Some 227 skeletons have been found in the coastal Peruvian town of Huanchaco. Researchers believe the children were sacrified to bring an end to the El Nino weather phenomenon.
Archaeologists in Peru told the press on Wednesday that they had unearthed what may be the largest-ever child sacrifice in the world, having found 227 bodies so far. The Chimu people, who lived in what is today Peru from 900 AD until about 1400, sometimes ritually killed children in religious ceremonies.
"This is the biggest site where the remains of sacrificed children have been found," Feren Castillo, chief archaeologist at the dig in Huanchaco, told French news agency AFP.
Chimu people sacrificed both children and adults for different reasons, but Castillo said in this case he believes they were killed in hopes it would appease the gods and bring an end to El Nino, a cyclical climate pattern that can result in heavy rainfall and storms on the western coasts of South America. His theory is backed up by the fact that soil samples show that the children died during an extremely wet season, and that they were facing the sea.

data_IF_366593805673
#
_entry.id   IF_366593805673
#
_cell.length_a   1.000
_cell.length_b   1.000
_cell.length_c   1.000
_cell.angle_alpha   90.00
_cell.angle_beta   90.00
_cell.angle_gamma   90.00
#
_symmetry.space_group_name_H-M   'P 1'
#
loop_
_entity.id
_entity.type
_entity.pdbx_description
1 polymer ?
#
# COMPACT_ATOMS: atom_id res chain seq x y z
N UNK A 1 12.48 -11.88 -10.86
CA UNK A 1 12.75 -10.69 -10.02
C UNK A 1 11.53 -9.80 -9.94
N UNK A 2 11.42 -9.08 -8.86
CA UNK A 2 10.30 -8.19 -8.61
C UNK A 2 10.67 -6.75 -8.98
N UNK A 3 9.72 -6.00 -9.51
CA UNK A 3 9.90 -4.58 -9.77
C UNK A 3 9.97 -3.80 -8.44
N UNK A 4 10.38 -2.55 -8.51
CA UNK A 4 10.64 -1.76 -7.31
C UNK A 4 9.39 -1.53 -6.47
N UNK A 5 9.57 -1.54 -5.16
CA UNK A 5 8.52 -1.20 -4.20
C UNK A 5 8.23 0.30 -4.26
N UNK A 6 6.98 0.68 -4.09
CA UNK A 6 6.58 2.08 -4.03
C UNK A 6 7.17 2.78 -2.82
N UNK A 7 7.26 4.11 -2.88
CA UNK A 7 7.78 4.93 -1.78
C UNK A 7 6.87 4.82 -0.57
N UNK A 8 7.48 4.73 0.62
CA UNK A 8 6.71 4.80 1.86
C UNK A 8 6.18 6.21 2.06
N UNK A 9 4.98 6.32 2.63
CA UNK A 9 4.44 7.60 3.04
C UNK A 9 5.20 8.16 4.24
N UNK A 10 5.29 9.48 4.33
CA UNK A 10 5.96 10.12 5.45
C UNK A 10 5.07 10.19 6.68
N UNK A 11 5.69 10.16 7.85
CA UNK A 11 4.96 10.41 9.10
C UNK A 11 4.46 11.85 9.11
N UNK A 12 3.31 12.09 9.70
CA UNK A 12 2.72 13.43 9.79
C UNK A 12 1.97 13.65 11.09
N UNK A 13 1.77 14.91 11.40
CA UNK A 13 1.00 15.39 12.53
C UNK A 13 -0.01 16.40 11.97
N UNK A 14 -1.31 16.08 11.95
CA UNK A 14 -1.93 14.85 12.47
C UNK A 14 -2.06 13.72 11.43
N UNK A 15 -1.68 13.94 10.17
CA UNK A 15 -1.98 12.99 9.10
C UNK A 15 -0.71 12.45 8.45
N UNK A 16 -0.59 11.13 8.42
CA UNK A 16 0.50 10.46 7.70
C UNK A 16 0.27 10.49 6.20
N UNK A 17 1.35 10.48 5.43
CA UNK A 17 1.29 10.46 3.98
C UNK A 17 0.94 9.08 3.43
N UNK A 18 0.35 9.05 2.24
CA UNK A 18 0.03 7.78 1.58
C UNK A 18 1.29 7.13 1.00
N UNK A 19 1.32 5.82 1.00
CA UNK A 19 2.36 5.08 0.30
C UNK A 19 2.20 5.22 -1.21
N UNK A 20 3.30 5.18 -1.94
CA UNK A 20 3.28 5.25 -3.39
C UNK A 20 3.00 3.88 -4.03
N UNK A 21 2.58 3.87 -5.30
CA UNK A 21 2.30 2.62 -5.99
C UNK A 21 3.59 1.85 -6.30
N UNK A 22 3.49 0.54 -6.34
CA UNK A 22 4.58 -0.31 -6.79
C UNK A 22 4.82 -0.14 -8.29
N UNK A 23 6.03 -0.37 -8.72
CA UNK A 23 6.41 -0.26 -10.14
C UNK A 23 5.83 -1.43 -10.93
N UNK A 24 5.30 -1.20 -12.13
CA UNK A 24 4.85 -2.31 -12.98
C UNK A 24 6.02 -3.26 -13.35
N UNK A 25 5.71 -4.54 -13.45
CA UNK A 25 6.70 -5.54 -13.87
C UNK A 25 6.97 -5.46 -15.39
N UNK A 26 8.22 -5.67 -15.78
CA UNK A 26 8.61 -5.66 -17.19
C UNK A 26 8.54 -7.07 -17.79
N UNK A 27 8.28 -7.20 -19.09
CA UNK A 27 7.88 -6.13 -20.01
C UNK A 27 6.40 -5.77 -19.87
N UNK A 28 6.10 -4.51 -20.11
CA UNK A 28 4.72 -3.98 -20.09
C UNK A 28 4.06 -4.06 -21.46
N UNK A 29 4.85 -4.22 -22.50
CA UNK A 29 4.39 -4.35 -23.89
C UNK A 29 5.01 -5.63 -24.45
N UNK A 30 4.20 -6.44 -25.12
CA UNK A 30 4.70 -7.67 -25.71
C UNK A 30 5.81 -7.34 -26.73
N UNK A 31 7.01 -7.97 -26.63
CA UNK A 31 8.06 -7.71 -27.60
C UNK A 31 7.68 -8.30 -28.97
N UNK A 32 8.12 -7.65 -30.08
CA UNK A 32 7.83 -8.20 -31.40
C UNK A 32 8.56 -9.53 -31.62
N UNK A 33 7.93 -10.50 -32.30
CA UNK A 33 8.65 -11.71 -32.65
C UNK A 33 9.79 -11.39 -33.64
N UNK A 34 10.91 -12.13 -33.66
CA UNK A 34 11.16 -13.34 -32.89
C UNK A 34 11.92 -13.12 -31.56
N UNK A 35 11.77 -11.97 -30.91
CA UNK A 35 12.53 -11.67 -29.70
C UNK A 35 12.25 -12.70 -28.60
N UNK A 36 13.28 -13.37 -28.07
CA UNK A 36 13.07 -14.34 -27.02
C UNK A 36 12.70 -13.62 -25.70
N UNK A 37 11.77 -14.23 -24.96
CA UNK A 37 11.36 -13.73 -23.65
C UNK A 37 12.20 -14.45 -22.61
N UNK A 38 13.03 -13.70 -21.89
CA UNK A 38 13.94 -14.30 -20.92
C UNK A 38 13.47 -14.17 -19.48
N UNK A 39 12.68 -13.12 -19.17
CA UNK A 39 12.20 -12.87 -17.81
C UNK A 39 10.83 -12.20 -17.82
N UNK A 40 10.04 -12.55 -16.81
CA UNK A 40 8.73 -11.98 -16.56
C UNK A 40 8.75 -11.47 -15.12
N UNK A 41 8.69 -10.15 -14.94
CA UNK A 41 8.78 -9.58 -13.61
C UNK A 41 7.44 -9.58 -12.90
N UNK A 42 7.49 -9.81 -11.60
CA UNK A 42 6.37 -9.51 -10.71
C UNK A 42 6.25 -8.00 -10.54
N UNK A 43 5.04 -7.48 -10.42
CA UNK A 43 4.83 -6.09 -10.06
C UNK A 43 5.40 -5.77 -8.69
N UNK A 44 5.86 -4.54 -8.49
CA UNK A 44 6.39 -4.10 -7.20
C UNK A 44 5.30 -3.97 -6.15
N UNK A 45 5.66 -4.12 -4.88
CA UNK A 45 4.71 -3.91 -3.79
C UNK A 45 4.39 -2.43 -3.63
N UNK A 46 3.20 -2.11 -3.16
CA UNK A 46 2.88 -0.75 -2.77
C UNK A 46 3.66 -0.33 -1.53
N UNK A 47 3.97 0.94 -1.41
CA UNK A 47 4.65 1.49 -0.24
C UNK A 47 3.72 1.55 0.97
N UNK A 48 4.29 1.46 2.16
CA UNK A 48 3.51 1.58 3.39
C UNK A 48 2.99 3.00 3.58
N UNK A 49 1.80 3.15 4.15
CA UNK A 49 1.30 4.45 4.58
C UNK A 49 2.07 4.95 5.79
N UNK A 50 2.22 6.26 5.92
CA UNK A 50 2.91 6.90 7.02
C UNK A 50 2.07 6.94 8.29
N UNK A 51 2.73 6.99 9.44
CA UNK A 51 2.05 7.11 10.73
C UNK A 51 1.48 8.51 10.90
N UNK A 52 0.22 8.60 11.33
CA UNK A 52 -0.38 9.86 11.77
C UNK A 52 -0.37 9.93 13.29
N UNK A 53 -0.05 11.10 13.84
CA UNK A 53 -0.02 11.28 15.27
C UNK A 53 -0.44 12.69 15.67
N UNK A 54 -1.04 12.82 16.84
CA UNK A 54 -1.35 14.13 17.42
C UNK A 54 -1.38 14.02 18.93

200 fisherman killed in ritual
The Chimu are famous for their capital, Chan Chan, the largest adobe city in the world, their development of advanced farming techniques and hydraulics, and the prestigious place artisans were awarded in their society.
In recent decades, scientists have made several gruesome discoveries relating to human sacrifice carried out by the Chimu. In 1997, archaeologists unearthed the bodies of approximately 200 people from what has come to be known as the "Punta Lobos massacre" after the modern area in Peru where they were found. The bodies were determined to be mostly fisherman, likely sacrificed to around the year 1350 after the Chimu conquered their fertile seaside valley.
The Chimu were in turn conquered by the Inca about 50 years later, and vast swaths of the continent by the Spanish about 50 years after that.
Evidence of ritual human sacrifice has been uncovered all over the world, including in pre-modern Europe, the Middle East, and Africa. The practice is specifically referred to and banned in the Hebrew Bible.